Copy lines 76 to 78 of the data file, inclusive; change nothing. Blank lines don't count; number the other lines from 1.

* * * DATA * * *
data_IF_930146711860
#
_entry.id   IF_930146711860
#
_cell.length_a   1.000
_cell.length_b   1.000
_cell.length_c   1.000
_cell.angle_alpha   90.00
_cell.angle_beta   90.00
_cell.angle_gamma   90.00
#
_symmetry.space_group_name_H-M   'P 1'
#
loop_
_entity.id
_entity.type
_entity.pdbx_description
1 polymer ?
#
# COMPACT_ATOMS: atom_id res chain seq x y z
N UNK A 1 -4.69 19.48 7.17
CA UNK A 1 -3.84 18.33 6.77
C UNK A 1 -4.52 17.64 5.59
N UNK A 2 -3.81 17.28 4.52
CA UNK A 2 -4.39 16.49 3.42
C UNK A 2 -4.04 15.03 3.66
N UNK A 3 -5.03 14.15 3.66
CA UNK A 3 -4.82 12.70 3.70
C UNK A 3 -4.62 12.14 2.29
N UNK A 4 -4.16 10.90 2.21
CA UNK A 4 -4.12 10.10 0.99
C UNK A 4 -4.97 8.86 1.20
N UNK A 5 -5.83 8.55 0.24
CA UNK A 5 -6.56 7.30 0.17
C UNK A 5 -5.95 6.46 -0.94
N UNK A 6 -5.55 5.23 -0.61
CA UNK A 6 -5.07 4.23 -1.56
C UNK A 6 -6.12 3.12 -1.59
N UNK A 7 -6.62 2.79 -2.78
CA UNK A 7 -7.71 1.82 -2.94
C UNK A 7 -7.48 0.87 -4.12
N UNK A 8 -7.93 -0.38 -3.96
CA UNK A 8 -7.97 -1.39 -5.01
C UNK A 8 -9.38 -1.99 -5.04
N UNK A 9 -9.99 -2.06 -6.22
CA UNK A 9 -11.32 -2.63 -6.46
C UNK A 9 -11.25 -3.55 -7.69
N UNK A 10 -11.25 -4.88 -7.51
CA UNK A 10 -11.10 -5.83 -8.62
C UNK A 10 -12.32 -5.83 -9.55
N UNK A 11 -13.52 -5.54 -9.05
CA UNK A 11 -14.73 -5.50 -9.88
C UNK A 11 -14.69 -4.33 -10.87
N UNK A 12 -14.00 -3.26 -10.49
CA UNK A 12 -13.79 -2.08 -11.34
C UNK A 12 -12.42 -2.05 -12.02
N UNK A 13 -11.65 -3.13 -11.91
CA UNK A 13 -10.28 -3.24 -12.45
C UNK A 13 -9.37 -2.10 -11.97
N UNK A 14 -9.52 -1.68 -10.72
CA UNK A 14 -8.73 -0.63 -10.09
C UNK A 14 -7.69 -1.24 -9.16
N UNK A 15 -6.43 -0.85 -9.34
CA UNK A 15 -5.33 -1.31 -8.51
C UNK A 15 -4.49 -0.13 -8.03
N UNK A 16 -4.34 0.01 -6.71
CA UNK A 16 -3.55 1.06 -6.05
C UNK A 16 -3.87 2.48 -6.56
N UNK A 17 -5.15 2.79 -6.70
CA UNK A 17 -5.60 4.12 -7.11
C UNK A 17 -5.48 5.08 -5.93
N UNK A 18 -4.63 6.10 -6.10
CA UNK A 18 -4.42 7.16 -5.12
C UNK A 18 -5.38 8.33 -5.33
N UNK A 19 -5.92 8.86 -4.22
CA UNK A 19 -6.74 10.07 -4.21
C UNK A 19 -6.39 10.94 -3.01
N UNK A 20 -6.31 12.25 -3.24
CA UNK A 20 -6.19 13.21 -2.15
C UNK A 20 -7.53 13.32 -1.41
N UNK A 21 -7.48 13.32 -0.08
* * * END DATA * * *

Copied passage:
CA UNK A 19 -6.74 10.07 -4.21
C UNK A 19 -6.39 10.94 -3.01
N UNK A 20 -6.31 12.25 -3.24